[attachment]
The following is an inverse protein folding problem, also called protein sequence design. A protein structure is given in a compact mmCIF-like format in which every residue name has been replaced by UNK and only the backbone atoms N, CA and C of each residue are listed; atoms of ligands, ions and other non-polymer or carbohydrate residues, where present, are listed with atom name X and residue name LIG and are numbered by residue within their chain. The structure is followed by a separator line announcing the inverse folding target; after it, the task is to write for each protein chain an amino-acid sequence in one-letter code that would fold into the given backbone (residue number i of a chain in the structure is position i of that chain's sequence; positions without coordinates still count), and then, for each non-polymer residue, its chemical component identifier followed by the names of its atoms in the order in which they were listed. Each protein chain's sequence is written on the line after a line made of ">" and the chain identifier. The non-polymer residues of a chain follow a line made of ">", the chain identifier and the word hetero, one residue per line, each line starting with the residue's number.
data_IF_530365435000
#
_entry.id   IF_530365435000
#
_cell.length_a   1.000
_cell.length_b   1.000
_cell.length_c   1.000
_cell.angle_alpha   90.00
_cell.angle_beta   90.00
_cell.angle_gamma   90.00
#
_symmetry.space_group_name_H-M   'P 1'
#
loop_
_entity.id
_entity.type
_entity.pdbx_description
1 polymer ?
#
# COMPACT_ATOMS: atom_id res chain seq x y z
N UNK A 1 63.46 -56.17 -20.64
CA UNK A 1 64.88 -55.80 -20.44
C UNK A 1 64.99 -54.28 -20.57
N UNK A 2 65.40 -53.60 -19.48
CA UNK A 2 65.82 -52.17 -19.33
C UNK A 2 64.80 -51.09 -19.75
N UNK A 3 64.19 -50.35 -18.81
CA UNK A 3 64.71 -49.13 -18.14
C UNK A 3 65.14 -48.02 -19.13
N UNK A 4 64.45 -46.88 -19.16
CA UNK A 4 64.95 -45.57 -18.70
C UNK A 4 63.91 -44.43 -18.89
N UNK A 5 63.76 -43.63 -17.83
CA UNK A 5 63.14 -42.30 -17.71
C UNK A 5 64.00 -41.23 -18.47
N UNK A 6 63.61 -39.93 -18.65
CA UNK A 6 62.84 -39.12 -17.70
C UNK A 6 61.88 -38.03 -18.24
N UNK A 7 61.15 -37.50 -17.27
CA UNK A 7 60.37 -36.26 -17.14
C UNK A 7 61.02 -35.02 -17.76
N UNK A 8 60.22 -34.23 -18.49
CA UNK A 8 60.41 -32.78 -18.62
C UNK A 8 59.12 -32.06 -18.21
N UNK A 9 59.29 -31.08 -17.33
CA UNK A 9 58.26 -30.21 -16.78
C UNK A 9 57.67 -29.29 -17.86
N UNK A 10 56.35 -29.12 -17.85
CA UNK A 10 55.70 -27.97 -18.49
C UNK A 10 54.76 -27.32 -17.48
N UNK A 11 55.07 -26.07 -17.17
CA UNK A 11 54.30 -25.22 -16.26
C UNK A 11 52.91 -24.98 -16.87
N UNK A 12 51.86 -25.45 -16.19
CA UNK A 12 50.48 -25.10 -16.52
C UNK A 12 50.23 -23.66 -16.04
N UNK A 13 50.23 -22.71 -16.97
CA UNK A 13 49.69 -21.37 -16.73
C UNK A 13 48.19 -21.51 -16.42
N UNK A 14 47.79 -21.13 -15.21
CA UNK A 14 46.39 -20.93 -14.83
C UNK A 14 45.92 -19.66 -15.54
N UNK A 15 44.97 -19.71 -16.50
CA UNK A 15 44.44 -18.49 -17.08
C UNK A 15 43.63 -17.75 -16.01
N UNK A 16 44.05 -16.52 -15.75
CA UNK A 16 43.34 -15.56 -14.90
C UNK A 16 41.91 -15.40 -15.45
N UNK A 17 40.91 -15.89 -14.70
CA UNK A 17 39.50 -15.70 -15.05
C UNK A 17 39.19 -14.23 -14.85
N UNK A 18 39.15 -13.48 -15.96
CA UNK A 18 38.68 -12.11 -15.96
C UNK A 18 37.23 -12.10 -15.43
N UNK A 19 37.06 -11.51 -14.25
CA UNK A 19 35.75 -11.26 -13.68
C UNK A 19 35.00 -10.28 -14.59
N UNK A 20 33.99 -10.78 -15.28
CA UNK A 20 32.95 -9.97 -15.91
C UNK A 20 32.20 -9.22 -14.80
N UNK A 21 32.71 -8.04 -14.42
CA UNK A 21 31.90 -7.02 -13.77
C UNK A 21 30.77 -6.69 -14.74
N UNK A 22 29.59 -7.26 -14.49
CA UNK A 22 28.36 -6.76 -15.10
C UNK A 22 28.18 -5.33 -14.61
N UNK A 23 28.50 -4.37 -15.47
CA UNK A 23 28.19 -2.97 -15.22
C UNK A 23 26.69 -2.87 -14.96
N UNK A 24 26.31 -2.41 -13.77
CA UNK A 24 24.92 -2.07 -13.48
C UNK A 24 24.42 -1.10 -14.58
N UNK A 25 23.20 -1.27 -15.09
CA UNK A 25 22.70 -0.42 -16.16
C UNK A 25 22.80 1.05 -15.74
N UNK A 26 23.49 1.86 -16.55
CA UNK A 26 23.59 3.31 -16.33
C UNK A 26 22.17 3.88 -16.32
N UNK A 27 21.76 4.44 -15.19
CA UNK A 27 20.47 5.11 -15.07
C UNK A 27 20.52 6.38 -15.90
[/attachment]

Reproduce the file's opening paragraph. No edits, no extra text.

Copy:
The following is an inverse protein folding problem, also called protein sequence design. A protein structure is given in a compact mmCIF-like format in which every residue name has been replaced by UNK and only the backbone atoms N, CA and C of each residue are listed; atoms of ligands, ions and other non-polymer or carbohydrate residues, where present, are listed with atom name X and residue name LIG and are numbered by residue within their chain. The structure is followed by a separator line announcing the inverse folding target; after it, the task is to write for each protein chain an amino-acid sequence in one-letter code that would fold into the given backbone (residue number i of a chain in the structure is position i of that chain's sequence; positions without coordinates still count), and then, for each non-polymer residue, its chemical component identifier followed by the names of its atoms in the order in which they were listed. Each protein chain's sequence is written on the line after a line made of ">" and the chain identifier. The non-polymer residues of a chain follow a line made of ">", the chain identifier and the word hetero, one residue per line, each line starting with the residue's number.